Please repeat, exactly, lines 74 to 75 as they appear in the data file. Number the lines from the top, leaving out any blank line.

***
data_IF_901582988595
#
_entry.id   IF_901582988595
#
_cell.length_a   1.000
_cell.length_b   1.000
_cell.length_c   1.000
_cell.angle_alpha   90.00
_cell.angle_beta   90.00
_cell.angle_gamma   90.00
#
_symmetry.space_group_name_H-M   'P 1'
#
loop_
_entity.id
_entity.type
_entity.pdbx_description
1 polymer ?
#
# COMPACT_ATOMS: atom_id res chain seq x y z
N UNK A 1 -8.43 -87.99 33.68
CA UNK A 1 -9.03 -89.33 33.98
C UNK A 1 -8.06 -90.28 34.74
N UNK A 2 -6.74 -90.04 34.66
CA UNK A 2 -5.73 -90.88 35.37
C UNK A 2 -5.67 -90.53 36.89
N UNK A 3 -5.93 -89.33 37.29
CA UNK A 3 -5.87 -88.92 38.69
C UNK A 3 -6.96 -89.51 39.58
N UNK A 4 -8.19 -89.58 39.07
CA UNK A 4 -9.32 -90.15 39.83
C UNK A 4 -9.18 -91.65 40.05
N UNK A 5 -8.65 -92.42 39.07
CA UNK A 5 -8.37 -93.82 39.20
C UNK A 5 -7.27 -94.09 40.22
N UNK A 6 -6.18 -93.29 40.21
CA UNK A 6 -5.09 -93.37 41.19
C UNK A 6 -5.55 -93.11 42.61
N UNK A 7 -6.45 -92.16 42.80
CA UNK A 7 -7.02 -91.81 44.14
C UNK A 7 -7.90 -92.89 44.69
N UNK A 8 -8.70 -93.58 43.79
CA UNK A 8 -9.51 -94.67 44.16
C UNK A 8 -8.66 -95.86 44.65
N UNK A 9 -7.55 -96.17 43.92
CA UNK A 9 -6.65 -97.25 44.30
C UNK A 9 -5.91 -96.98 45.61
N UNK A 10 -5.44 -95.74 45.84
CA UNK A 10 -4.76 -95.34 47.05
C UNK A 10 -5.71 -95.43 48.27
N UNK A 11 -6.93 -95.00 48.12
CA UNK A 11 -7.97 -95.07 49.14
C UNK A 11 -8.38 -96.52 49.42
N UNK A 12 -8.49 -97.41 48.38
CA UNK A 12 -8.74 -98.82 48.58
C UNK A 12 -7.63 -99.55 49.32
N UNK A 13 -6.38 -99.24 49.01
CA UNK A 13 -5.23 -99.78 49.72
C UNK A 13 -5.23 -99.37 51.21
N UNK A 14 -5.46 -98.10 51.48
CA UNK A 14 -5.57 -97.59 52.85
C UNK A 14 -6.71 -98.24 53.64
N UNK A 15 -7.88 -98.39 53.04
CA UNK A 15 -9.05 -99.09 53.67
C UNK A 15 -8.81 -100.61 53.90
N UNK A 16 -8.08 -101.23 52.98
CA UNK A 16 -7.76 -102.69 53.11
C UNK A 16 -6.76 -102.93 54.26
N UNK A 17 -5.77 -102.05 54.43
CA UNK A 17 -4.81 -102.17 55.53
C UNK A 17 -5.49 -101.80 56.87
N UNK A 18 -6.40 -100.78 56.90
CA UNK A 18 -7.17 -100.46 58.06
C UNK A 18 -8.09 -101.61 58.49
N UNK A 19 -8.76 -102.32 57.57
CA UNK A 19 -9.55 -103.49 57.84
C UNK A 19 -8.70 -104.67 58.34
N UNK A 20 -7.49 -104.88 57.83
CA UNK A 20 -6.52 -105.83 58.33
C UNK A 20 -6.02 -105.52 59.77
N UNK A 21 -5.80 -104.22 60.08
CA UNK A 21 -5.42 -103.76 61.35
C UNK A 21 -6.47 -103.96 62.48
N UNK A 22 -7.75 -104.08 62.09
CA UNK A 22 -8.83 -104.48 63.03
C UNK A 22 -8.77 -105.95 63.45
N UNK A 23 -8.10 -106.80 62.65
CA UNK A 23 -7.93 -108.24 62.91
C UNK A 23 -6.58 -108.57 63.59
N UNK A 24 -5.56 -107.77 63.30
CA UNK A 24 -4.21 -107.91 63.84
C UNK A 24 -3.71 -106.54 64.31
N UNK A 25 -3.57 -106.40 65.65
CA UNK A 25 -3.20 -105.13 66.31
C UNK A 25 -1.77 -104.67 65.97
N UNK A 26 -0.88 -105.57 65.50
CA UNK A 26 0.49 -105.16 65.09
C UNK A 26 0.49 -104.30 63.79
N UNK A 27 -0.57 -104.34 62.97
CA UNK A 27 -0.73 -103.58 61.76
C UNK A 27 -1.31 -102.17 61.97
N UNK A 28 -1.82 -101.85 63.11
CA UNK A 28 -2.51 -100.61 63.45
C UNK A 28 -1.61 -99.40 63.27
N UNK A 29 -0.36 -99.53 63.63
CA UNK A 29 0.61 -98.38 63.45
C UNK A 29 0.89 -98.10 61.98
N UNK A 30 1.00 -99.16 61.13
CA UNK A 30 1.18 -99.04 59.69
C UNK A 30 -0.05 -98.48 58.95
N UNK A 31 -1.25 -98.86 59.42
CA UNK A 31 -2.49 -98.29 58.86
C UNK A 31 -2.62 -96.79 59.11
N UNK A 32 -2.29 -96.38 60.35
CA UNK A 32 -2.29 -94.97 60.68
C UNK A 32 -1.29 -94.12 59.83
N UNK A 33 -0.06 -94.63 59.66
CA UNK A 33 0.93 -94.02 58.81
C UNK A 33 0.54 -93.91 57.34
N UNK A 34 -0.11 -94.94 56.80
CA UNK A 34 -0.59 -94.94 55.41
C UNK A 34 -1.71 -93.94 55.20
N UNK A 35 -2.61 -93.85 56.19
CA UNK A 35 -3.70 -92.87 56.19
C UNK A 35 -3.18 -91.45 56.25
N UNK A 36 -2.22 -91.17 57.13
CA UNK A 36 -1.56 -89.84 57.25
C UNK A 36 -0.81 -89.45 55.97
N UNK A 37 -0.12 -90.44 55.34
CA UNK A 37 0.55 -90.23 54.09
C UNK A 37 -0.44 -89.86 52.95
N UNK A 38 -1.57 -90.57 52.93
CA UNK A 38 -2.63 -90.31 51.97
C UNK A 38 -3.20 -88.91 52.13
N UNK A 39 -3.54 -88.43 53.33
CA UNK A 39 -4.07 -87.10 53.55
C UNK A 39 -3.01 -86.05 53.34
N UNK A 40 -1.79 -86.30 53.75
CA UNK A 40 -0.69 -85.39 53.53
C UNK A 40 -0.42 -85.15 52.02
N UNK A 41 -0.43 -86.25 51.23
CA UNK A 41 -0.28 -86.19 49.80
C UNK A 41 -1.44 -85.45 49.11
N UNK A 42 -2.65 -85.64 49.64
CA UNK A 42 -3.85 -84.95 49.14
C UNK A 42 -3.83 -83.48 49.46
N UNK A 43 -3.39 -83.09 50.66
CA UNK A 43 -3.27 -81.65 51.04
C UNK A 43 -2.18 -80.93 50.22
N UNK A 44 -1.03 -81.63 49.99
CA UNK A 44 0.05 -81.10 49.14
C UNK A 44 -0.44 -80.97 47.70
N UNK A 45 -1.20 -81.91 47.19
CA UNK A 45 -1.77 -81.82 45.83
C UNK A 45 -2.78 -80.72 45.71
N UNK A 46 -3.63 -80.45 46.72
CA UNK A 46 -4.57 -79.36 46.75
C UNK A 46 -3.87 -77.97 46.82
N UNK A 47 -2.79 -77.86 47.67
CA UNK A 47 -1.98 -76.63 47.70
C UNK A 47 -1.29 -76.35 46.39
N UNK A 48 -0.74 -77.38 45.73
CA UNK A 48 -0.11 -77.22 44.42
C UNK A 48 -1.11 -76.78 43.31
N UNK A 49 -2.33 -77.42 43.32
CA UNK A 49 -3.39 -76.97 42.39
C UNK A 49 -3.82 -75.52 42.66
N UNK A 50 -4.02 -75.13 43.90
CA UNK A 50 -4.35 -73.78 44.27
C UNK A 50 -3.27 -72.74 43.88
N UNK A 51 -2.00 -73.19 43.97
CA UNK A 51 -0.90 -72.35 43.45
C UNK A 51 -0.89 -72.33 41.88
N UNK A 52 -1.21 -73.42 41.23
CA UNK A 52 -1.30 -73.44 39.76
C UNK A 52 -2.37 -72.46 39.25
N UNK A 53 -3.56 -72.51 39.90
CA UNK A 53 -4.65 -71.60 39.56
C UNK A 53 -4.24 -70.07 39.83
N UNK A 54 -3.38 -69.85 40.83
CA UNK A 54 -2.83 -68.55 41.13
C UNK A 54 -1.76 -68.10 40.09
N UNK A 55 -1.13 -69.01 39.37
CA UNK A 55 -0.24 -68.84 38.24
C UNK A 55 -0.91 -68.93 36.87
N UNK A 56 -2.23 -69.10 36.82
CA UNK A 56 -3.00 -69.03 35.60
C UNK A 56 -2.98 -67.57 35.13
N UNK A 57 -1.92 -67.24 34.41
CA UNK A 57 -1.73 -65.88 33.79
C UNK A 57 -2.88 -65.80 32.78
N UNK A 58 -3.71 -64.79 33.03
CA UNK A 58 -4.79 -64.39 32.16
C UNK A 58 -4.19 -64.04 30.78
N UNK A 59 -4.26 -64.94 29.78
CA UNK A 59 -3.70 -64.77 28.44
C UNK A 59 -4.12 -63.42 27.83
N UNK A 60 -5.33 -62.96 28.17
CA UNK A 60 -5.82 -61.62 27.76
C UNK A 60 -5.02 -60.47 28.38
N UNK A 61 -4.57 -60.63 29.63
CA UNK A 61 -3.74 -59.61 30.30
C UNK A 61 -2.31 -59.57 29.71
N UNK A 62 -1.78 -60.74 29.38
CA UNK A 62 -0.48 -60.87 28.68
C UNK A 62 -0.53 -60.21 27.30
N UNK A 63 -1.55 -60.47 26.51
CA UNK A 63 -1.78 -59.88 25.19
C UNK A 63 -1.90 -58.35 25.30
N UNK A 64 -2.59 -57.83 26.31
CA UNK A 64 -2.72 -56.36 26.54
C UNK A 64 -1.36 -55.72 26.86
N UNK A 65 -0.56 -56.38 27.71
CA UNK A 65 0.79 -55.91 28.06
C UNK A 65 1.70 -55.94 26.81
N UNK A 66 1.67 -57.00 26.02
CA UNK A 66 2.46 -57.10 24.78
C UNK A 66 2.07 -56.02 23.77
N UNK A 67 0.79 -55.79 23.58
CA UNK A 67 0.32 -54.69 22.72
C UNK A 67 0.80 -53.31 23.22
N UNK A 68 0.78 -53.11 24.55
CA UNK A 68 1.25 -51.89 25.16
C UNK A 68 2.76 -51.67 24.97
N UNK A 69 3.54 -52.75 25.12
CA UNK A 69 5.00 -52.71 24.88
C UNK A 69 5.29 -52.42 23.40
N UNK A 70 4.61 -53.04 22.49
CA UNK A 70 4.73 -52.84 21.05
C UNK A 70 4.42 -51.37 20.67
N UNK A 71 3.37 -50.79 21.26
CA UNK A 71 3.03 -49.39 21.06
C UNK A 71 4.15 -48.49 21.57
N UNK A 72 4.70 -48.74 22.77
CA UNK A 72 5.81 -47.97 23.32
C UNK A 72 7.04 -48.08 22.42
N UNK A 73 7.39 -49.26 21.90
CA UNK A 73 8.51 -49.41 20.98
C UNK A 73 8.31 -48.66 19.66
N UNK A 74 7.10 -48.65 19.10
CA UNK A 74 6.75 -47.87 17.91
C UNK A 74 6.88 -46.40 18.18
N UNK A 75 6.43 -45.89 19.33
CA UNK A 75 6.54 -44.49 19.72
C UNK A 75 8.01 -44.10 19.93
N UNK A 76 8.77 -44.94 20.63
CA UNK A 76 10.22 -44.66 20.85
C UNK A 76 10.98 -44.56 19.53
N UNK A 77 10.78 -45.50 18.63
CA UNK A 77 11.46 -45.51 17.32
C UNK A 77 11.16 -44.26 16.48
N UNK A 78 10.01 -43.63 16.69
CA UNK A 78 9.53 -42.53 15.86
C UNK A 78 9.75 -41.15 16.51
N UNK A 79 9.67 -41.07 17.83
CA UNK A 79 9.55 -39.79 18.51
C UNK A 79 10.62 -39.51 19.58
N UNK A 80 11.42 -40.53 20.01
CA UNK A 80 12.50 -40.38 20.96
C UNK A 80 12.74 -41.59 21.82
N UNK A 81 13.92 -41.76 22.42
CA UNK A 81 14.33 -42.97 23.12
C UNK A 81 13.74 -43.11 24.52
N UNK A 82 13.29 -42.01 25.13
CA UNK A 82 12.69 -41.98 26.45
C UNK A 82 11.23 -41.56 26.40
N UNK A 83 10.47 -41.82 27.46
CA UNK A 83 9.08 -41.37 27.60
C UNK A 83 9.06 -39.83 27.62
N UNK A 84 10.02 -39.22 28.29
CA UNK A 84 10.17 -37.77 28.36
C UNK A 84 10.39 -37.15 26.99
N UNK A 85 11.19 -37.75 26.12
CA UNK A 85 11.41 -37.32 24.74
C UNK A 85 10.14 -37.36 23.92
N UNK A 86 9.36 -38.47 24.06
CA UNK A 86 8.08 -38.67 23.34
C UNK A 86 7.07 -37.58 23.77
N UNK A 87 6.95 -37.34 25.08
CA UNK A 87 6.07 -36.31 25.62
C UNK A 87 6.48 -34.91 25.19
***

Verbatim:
C UNK A 18 -8.09 -101.61 58.49
N UNK A 19 -8.76 -102.32 57.57